It seems that Mormon leaders have been slowly minimizing the teaching within the church and downplaying it as much as possible publicly. I suspect that Romney might take a cue from his Church president.
Posted by John Remy at 10:25 am on October 15, 2006
There are evangelicals who are interested in this issue, since it is directly linked to the very nature of God and the Christian belief in the Trinity. The big question: Is Mormon doctrine evolving or is its discussion merely being muted?
There are journalists who are interested in this question, as well.
Sometimes, their work overlaps — as in the following discussion on a website linked to the Institute for Religious Research. Yes, Mormons can accurately say that this is a hostile source of information, but it contains interesting correspondence linked to a Time interview with Hinckley — part of the famous Mormons, Inc. cover story — that covers similar ground.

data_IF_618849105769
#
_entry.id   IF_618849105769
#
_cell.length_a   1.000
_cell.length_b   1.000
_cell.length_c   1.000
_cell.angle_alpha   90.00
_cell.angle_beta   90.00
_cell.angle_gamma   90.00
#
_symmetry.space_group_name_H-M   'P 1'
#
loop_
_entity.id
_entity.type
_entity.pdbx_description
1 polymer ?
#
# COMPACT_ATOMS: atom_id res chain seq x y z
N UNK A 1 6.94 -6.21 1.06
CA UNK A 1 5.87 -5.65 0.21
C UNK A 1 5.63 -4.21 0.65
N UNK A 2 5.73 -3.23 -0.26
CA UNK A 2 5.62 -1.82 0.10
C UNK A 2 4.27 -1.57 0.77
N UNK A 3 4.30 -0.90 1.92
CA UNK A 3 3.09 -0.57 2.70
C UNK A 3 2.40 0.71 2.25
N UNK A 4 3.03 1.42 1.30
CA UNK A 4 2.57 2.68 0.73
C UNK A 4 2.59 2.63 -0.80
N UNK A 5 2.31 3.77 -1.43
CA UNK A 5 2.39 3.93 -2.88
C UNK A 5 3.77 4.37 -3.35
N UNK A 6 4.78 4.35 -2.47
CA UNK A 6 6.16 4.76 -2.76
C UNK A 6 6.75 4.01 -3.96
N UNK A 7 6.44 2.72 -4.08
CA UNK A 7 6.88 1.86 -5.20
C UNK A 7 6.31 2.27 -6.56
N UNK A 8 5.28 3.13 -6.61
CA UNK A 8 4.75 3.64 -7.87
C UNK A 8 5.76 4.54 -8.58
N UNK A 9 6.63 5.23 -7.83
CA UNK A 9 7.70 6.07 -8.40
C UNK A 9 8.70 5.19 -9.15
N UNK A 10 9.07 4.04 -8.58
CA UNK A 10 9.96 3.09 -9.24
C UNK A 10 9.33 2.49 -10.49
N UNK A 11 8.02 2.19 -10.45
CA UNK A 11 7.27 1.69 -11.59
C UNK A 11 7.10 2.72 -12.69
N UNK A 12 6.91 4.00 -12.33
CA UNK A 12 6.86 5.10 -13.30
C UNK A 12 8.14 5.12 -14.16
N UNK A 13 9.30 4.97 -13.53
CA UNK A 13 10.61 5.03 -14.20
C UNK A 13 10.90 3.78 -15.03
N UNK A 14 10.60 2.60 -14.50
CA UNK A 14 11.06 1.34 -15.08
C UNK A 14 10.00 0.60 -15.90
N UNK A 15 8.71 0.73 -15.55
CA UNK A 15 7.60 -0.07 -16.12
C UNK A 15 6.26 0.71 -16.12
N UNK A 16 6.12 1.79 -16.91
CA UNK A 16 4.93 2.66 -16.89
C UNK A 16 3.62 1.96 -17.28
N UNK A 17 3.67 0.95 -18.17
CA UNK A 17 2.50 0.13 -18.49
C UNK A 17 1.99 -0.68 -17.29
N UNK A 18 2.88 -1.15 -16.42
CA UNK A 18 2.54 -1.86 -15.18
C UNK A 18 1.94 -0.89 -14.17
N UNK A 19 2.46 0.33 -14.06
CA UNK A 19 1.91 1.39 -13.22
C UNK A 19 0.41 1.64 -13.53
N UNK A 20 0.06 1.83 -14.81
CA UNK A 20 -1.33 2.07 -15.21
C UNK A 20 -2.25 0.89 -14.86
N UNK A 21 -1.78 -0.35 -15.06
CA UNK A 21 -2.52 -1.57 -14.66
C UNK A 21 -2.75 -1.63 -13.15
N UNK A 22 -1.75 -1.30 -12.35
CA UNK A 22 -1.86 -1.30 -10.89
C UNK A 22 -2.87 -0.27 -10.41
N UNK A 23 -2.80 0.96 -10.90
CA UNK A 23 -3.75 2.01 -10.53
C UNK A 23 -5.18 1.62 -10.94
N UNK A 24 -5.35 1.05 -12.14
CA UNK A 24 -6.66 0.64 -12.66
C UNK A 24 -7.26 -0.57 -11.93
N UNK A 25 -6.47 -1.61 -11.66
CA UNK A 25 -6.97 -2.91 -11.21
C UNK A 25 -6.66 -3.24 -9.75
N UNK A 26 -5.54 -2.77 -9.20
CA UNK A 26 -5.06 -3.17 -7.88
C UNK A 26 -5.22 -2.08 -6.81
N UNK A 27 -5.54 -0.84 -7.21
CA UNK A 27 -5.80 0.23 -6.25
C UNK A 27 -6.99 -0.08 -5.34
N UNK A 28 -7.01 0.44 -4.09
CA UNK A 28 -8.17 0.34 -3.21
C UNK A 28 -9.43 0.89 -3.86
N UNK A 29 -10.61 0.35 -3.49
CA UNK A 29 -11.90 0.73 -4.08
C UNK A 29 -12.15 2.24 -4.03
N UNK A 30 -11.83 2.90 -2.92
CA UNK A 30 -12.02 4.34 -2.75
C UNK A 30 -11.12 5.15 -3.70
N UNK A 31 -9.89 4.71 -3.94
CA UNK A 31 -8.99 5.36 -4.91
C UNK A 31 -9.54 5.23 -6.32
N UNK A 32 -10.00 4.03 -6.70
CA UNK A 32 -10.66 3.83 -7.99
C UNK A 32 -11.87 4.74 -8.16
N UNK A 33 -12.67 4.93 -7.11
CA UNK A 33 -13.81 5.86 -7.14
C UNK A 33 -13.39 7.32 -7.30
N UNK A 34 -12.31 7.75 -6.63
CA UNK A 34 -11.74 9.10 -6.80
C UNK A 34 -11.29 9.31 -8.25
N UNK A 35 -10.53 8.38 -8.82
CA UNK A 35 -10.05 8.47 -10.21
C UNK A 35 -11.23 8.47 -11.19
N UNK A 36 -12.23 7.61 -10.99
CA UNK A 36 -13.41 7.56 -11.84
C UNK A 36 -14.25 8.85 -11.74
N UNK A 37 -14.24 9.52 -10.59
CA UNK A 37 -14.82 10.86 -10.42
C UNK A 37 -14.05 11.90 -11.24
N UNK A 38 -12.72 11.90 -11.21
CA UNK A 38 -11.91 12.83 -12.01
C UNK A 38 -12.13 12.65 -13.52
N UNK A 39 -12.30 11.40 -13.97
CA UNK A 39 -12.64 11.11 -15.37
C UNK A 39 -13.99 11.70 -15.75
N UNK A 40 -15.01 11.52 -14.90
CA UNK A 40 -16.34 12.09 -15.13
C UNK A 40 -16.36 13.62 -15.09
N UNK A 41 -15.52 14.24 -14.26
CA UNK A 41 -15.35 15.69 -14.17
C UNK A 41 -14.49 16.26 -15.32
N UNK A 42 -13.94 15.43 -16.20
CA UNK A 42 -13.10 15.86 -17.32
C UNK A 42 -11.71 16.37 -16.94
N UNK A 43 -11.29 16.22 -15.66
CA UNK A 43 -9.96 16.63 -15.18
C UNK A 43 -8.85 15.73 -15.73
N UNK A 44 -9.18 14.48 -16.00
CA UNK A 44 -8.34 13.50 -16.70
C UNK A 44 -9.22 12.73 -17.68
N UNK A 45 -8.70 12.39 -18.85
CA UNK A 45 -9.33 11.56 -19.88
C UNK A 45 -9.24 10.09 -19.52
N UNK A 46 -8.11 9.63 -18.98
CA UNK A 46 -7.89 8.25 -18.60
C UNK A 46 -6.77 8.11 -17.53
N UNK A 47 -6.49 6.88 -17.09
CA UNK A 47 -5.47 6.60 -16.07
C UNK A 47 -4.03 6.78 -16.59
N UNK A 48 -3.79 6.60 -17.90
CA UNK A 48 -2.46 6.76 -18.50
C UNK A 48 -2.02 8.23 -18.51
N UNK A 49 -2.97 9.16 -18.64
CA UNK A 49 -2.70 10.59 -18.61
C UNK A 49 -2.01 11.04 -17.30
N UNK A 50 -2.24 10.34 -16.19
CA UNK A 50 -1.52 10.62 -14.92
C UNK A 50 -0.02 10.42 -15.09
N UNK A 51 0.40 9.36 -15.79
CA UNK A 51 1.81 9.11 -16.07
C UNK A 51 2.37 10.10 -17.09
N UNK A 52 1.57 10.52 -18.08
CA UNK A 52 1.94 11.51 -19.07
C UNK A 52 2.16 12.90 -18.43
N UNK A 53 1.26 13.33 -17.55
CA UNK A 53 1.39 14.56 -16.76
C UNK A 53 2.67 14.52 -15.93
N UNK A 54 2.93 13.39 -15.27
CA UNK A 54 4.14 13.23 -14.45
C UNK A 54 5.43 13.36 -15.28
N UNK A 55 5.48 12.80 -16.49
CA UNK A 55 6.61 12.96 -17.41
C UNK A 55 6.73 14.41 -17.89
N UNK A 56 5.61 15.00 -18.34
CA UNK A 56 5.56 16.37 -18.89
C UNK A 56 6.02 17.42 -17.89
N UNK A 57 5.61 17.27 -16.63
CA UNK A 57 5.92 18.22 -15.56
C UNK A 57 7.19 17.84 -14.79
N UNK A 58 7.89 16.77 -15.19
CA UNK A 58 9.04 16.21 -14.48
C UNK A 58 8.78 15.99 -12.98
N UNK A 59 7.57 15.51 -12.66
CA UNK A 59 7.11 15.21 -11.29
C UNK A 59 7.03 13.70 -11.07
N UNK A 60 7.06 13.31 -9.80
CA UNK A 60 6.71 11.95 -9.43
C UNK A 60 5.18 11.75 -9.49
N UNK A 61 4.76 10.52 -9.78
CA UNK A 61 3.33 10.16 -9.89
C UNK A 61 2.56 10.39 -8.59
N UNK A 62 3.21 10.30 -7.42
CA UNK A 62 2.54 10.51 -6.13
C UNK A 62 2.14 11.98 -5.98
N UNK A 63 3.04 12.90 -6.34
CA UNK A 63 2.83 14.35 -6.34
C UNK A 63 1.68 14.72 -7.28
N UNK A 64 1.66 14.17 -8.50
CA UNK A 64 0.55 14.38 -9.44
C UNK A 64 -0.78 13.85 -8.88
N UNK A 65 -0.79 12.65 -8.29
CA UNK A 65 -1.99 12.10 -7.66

This “Mormons in Transition” item by Luke Wilson begins:
President Gordon B. Hinckley seemed to dodge and dissemble in an August 4, 1997, Time cover story when veteran religion writer Richard N. Ostling asked him about the distinctive Mormon teaching that humans can become gods, and that God the Father was once a man. …
“At first Hinckley seemed to qualify the idea that men could become gods,” according to Time, “suggesting that ‘it’s of course an ideal. It’s a hope for a wishful thing,’ but later he added, ‘yes, of course they can.’”
On whether the LDS Church holds that, “God the Father was once a man, he sounded uncertain, ‘I don’t know that we teach it. I don’t know that we emphasize it … I understand the philosophical background behind it, but I don’t know a lot about it, and I don’t think others know a lot about it,’” Hinckley told Time.